As a candidate, Trump boasted about his record as a builder and promised he’d bring about “the biggest and boldest infrastructure investment in American history,” with $1 trillion in spending on “gleaming new roads, bridges, highways, railways and waterways.” This infrastructure pitch was one of the pillars of Trump’s claim to be a different sort of president, a non-ideological dealmaker who could work with both parties.
The hope that Trump would be an infrastructure president has turned out to be a fantasy, for reasons Michael Grunwald explains in a deep-dive investigation in Politico into the stalled efforts to fund the much-needed Gateway tunnel between New Jersey and Manhattan.
Gateway has faltered for two reasons. One is Trump’s temperament: When he couldn’t make a deal with Senate Minority Leader Chuck Schumer to get Democratic support for funding for the Mexican border wall in exchange for Gateway, Trump adopted a vindictive approach to deny Democrats a win. He went from an enthusiastic supporter of Gateway to being intent on sabotaging it.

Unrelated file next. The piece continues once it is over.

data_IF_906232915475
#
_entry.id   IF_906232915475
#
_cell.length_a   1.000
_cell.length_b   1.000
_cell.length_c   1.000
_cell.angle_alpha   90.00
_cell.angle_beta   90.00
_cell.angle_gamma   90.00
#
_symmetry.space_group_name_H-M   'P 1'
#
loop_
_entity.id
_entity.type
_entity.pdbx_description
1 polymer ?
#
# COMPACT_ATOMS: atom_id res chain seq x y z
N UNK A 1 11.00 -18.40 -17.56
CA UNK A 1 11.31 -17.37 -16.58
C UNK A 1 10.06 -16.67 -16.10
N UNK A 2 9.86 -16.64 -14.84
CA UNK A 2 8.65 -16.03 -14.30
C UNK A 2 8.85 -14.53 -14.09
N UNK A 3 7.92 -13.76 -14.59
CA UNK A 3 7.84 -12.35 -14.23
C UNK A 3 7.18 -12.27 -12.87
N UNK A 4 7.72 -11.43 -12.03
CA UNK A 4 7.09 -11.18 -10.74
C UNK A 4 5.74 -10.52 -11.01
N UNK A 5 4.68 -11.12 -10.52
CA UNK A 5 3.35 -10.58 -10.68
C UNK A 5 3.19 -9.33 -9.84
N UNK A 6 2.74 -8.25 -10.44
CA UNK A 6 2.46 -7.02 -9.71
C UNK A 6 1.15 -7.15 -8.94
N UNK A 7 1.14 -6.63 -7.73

Trump’s personal grudge fused with the ideological commitments of Republican policy wonks and lawmakers who were loath to spend money on a public project, especially in Democratic states.
Trump might want to be a builder, Grunwald notes, “But inside his administration and much of his party, there’s a genuine belief that the federal government should pay less for public works, especially urban transit projects for Democratic cities in Democratic states.” Those with ties to Trump dating from his pre-political days, Grunwald observes, believe “he truly wants to be a bipartisan builder but that Republican ideologues in Congress and his administration have maneuvered him into a narrow conservative lane.”
As an example of the Trump administration’s preference for private funding solutions, Grunwald points out that “The heads of Trump’s short-lived infrastructure advisory council, his fellow New York developers Richard LeFrak and Steven Roth, once startled Gateway’s backers in a meeting by suggesting New York and New Jersey finance the project by selling off one of the area’s airports.”
A vengeful president who heads a hyper-partisan party ideologically opposed to government spending is unlikely to rebuild America’s infrastructure.